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A TCM Hitchcock Sunday


FlyBackTransformer
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Nothin' but Hitchcock. I always find The Wrong Man interesting to watch with Henry Fonda as a musician mistakenly pegged as a bandit and getting to see how the NYC police system operates jail-wise but the film goes awry torward the end with Vera Miles losing her cookies and needing institutionalization. I think Hitch shoulda had her hold on to her marbles a bit longer until Manny was acquited then the ending woulda been far more enjoyable.

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That sort of thing was "par for the course" back then, Fly. Just look at how in RANSOM, Donna Reed needs all that medical attention because she "went to pieces" when her son was kidnapped. Why, the "womenfolk" were SO delicate, they couldn't FUNCTION come a crisis.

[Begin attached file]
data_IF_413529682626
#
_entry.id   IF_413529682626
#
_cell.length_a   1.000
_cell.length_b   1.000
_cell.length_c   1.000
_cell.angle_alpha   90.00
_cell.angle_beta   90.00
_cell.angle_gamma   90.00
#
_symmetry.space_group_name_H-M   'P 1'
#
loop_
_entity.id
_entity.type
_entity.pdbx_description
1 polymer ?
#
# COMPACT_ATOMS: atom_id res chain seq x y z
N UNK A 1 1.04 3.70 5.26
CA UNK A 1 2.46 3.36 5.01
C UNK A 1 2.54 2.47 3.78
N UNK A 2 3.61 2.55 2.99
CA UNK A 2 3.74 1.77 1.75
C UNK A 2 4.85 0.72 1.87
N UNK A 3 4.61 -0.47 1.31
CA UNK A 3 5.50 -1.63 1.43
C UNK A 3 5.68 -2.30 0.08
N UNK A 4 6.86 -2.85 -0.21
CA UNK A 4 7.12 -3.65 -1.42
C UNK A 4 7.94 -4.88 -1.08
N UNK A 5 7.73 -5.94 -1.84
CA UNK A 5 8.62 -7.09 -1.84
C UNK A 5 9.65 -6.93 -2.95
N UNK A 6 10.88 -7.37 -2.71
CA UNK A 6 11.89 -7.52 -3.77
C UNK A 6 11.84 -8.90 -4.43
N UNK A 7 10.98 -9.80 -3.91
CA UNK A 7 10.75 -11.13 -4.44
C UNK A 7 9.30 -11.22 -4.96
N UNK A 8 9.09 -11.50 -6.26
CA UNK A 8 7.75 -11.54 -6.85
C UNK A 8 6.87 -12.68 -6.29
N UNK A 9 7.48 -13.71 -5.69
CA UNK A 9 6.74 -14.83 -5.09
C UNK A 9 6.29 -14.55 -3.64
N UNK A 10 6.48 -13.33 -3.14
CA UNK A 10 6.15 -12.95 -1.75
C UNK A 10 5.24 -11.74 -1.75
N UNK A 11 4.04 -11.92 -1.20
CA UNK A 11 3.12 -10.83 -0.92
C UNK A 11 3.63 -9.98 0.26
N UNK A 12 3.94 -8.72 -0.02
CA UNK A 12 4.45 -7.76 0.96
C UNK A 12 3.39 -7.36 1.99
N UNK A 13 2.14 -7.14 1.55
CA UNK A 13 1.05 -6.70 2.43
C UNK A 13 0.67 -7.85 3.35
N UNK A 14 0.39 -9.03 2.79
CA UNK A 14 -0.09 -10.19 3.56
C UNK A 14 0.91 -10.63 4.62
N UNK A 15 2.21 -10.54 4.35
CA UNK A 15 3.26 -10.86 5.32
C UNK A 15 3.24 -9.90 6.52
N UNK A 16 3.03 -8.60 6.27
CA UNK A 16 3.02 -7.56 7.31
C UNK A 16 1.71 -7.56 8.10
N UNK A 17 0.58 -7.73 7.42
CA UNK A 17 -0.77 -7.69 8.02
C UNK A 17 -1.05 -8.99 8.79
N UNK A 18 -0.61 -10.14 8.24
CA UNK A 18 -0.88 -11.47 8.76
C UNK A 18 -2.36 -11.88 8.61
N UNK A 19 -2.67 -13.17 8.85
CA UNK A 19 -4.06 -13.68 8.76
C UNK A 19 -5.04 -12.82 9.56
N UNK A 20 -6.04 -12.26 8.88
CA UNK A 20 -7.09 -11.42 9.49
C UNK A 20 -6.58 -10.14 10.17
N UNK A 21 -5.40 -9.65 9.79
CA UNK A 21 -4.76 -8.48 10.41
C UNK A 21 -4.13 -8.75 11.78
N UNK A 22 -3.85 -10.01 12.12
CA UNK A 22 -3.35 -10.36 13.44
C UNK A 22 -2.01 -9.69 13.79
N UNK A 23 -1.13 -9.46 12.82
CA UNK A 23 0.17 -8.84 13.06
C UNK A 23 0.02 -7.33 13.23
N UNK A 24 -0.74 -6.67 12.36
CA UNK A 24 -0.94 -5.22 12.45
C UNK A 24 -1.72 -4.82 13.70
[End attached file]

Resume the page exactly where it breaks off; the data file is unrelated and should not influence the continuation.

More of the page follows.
That's why we couldn't have a woman president back then. Why, when them thar COMMIES make a threat, she'd be so flustered that she'd pee her pink little PANTIES, doncha know. Best if she don't worry her "purty little head" about IMPORTANT, MAN type thangs and just keep to the kids and cookin' and such.

 

Sepiatone

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>That's why we couldn't have a woman president back then. Why, when them thar COMMIES make a threat, she'd be so flustered that she'd pee her pink little PANTIES, doncha know. Best if she don't worry her "purty little head" about IMPORTANT, MAN type thangs and just keep to the kids and cookin' and such.

 

Hey Sepia, are you sure you posted this in the correct thread, 'cause I'm pretty sure it would've fit in MUCH better over in that "Giant"/"Feminist" one, if ya me! ;)

 

LOL

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>Are there any classic films in which the man went to pieces and the woman kept her cool?

 

Nothing immediately comes to my mind if you're talking about the male and female leads in a movie. But, what your question did have be thinking of was the supporting character Charles Drake played in "Winchester '73", and how when he's introduced into the story, he runs away and leaves poor ol' Shelley Winters to fend for herself against a group of attacking Indians.

 

(...yeah, yeah, I know...poor Indians...that VOICE of her's should've scared 'em away, huh!)